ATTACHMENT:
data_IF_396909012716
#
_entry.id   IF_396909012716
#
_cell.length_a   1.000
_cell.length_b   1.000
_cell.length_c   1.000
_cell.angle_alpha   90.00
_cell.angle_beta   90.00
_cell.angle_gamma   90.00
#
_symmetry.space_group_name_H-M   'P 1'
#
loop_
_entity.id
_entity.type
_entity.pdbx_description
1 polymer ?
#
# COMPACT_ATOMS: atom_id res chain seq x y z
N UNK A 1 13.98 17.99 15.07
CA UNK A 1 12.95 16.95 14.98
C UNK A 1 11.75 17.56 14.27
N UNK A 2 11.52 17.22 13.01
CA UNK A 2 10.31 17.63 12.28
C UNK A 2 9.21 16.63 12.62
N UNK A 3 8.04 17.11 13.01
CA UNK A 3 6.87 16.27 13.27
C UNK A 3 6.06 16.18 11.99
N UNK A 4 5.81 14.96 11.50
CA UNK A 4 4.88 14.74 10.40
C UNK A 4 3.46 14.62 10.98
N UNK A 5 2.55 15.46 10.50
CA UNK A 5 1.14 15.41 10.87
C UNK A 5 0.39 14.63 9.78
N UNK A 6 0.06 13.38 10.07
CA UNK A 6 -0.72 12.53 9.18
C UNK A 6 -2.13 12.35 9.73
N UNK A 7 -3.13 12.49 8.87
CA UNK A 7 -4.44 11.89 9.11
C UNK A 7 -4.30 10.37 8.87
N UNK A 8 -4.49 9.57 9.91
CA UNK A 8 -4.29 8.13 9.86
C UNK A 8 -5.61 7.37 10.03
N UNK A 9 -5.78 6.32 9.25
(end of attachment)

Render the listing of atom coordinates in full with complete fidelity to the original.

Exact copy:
data_IF_396909012716
#
_entry.id   IF_396909012716
#
_cell.length_a   1.000
_cell.length_b   1.000
_cell.length_c   1.000
_cell.angle_alpha   90.00
_cell.angle_beta   90.00
_cell.angle_gamma   90.00
#
_symmetry.space_group_name_H-M   'P 1'
#
loop_
_entity.id
_entity.type
_entity.pdbx_description
1 polymer ?
#
# COMPACT_ATOMS: atom_id res chain seq x y z
N UNK A 1 13.98 17.99 15.07
CA UNK A 1 12.95 16.95 14.98
C UNK A 1 11.75 17.56 14.27
N UNK A 2 11.52 17.22 13.01
CA UNK A 2 10.31 17.63 12.28
C UNK A 2 9.21 16.63 12.62
N UNK A 3 8.04 17.11 13.01
CA UNK A 3 6.87 16.27 13.27
C UNK A 3 6.06 16.18 11.99
N UNK A 4 5.81 14.96 11.50
CA UNK A 4 4.88 14.74 10.40
C UNK A 4 3.46 14.62 10.98
N UNK A 5 2.55 15.46 10.50
CA UNK A 5 1.14 15.41 10.87
C UNK A 5 0.39 14.63 9.78
N UNK A 6 0.06 13.38 10.07
CA UNK A 6 -0.72 12.53 9.18
C UNK A 6 -2.13 12.35 9.73
N UNK A 7 -3.13 12.49 8.87
CA UNK A 7 -4.44 11.89 9.11
C UNK A 7 -4.30 10.37 8.87
N UNK A 8 -4.49 9.57 9.91
CA UNK A 8 -4.29 8.13 9.86
C UNK A 8 -5.61 7.37 10.03
N UNK A 9 -5.78 6.32 9.25